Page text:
Skip to main content

Angry actors are convincing!

THE GENTLE ART OF CONFLICT AVOIDANCE

As part of my public library persona, I have to (unsurprisingly) deal with the public.   Being in one of the busiest and most diverse communities in Victoria I also deal with some interesting customers.  Thankfully, my employer is fairly insightful on this front and so recently arranged for us newbies to attend a full day of "Conflict Resolution Training".

Our trainer was no slouch.  He seemed fairly laid back, but then casually mentioned that he is one of only four high-level hostage negotiators within Australia, and has trained in negotiation with the SAS and the FBI.  Not that I imagine a heated overdue fine discussion will ever end in a hostage situation, but I guess it depends on the size of the fine.  As with any typical training session, there was a lot of whiteboard writing and workbook reading and question answering - but what was most interesting was watching video snippets of previous students navigating their way through role play scenarios.  These weren't your usual role plays, either.  Professional actors were hired to be very professionally angry at us, swear at us, and generally be annoyed; very convincingly disgruntled.  And even though you knew they were actors, I was still nervous.

So what newly-learned skills did I take into my three conflict scenarios?  And was I able to apply them under pressure?  In training, the two major messages to take into conflict were empathy/listening followed by ownership/resolution.  I had always thought I was generally good at both of these steps, however when faced with a convincingly disgruntled and swearing customer, my empathy ability flew out the window and all I wanted to do was resolve the situation.  Bam - that's exactly what the trainer said would happen.  And so the self-awareness kicked in and I was able to consciously take a step back and work at the empathy first.  Work at listening, agreeing and sympathising and showing understanding, and also eliciting a few "absolutely" and "definitely" from the patron.  Only then, when I had demonstrated that I understood where the patron was coming from, could we begin to discuss resolutions.

Did I think that I learned much from this training, and do I think it's relevant to life in a public library?  Hell yeah and definitely.  I hate conflict, I avoid it as much as possible, and can sometimes suffer from being a little too soft - but this training helped me in some small way to realise that conflict is just another interaction that needs to be navigated through, and if you have the right tools then it can somehow seem less daunting.  It's only been a few days since the training - i'll post an update if and when I can report back whether my new knowledge was successfully applied!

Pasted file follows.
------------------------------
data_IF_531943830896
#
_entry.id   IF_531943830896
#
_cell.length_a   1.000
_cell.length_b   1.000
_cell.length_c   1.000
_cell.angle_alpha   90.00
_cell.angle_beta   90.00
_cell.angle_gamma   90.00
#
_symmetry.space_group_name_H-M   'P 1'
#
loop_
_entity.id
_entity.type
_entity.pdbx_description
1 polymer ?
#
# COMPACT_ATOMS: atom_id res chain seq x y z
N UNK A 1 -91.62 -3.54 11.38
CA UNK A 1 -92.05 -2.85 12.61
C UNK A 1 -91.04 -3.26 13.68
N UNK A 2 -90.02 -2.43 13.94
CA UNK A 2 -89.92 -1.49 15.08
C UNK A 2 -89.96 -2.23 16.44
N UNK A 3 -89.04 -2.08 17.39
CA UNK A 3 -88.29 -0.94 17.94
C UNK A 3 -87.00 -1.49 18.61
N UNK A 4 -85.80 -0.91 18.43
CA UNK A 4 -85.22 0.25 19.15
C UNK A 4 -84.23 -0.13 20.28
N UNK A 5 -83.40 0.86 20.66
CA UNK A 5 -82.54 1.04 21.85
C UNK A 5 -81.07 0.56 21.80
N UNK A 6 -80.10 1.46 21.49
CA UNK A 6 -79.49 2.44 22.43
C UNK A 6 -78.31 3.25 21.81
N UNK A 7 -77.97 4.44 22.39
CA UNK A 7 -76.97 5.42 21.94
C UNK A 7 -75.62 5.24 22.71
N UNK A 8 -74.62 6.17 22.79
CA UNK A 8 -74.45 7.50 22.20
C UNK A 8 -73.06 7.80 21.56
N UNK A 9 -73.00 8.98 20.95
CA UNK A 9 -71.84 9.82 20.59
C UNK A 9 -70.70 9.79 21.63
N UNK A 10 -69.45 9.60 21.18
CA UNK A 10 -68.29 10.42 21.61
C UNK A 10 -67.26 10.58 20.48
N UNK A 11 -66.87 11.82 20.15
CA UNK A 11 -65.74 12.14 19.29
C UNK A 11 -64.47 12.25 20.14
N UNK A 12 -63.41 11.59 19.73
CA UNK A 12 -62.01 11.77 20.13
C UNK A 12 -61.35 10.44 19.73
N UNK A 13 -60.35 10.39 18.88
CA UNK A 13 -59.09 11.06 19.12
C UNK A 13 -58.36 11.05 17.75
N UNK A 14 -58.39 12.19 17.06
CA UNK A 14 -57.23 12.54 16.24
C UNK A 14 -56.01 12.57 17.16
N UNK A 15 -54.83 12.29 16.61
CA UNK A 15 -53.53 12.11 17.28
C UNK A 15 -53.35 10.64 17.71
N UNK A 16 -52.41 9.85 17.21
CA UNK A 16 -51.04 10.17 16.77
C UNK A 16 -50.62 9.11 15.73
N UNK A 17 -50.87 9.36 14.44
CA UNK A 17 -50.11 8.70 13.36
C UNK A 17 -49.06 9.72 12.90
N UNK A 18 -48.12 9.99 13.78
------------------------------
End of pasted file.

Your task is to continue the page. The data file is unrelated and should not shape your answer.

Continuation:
Comments

Popular posts from this blog

Using librarian skills to uncover a network of dodgy shopping sites!

In all my posts over the years I'm not sure if I ever mentioned I am an avid steampunker.  Like many of my quirky fellow librarians, I love a good dress up and recently found myself searching for a great pair of boots to go with the Steampunk Aviator Superhero costume I'm assembling (trust me, it will work!).

One evening whilst idly thumbing through Pinterest I found a picture of these undeniably AWESOME combat-boot style boots.  I followed the link to the website (www.chichola.com) and although it didn't look dodgy and offered PayPal, I am a cautious online shopper and always check the customer reviews first.  They were 1000% abysmal.  Like the kind of reviews that say SCAM, THEFT and CAN I LEAVE 0 STARS.  So despite loving the shoes, I was definitely not parting with my money on this occasion.

Fast forward a couple of months and I see an ad for Victorian-style cosplay boots in my Insta feed.  Did I mention that I am an avid steampunker?  Because seriously, these shoes…

It only takes a second (ment)

What the hell is a secondment?
Some people I have chatted to have no idea what I'm talking about (and I also discovered that some spell-check utilities don't even recognise the word) so I thought I would clear the confusion by ripping a definition straight from Merriam-Webster:
Definition of secondmentplural-s

: the detachment of a person (such as a military officer) from his or her regular organization for temporary assignment elsewhere.

So if you just substitute "library services officer" for "military officer" you have an explanation of my situation!

Being a qualified Librarian can take you in so many different directions. One of the reasons I chose the tag "Ambidextrous Librarian" was because I honestly had no idea which direction my career would go. I have worked in school libraries and the kids and teachers are absolutely fantastic, but the pay, conditions and options for career development aren't all that varied. I tri…

A Somewhat Risky Business

Working in a public library means I am surrounded all day by books (duh).  Books are such pretty things - there is a reason why publishers spend big bucks on cover design, and that's because we pretty much ignore the old "don't judge a book by its cover" and happily judegy-judge away.  We can't help it, bright and shiny things attract us!

So as I was standing at the circ desk the other day having a bit of a rest between patrons, I found my eyes drawn yet again to a book that was on display.  I had been gazing at it on and off all day, and I couldn't really make out the title but it was the dress that caught me, and the shiny peach converse trainers, and the pose, and the luxurious hair.  I decided that the universe was telling me I had to borrow it, even if I had absolutely no idea what it was about.  I took it home without even reading the blurb.

The book was titled "This is just my face; try not to stare" by Gabourey Sidibe, the actress who starr…